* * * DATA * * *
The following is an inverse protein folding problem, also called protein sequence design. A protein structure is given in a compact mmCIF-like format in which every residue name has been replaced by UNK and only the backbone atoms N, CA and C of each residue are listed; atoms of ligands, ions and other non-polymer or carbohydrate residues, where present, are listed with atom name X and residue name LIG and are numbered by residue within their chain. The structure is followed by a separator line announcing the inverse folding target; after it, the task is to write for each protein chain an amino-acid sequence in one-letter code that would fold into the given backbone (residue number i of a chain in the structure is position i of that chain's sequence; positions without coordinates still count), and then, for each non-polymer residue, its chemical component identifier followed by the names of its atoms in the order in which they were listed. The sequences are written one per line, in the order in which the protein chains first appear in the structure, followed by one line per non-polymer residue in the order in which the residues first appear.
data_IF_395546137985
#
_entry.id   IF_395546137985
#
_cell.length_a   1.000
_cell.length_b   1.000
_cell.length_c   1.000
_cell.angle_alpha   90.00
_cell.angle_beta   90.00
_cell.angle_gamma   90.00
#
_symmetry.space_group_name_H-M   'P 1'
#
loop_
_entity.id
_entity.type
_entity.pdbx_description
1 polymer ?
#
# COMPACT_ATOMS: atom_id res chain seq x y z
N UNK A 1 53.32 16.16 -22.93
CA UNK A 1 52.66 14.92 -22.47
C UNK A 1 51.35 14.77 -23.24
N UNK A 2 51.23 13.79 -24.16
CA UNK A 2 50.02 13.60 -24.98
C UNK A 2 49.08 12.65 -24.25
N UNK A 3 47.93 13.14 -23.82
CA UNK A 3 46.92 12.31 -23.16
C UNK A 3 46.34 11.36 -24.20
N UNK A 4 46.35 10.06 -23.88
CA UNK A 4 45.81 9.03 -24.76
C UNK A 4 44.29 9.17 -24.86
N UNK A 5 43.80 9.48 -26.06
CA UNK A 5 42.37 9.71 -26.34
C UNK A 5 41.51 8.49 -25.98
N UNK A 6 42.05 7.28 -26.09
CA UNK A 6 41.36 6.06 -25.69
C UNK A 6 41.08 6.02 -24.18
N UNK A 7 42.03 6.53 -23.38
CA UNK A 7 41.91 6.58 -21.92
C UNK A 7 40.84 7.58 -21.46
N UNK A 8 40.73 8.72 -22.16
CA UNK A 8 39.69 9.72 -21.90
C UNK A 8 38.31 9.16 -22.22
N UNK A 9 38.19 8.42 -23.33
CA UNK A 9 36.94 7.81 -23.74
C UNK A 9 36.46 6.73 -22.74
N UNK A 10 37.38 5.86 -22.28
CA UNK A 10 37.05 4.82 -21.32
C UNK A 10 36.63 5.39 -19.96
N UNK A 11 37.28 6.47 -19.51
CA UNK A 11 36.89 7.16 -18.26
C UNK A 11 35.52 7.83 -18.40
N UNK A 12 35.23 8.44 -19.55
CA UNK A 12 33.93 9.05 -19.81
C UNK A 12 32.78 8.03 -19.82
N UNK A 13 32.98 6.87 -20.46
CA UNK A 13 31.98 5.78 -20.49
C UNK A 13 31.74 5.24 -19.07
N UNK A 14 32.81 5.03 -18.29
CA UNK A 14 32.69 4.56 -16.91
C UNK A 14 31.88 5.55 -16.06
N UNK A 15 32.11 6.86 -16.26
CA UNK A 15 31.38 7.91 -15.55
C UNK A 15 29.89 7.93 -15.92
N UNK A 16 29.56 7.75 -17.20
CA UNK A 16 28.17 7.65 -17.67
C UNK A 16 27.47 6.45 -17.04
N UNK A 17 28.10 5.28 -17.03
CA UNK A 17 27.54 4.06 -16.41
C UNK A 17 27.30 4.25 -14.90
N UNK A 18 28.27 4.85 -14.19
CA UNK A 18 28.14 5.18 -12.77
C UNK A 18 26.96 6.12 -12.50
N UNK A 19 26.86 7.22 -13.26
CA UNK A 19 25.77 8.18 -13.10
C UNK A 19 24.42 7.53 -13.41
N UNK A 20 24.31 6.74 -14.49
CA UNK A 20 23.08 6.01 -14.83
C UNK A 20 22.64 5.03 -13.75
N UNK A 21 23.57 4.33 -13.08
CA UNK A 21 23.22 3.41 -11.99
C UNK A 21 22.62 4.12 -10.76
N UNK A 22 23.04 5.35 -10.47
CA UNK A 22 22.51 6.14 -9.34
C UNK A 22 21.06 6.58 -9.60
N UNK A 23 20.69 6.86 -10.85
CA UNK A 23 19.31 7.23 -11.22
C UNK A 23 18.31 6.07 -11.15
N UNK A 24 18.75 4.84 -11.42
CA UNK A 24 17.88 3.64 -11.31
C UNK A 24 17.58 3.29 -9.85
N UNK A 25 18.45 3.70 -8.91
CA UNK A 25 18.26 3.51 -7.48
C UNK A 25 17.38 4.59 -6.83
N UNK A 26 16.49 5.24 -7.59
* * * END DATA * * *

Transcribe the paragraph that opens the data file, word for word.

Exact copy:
The following is an inverse protein folding problem, also called protein sequence design. A protein structure is given in a compact mmCIF-like format in which every residue name has been replaced by UNK and only the backbone atoms N, CA and C of each residue are listed; atoms of ligands, ions and other non-polymer or carbohydrate residues, where present, are listed with atom name X and residue name LIG and are numbered by residue within their chain. The structure is followed by a separator line announcing the inverse folding target; after it, the task is to write for each protein chain an amino-acid sequence in one-letter code that would fold into the given backbone (residue number i of a chain in the structure is position i of that chain's sequence; positions without coordinates still count), and then, for each non-polymer residue, its chemical component identifier followed by the names of its atoms in the order in which they were listed. The sequences are written one per line, in the order in which the protein chains first appear in the structure, followed by one line per non-polymer residue in the order in which the residues first appear.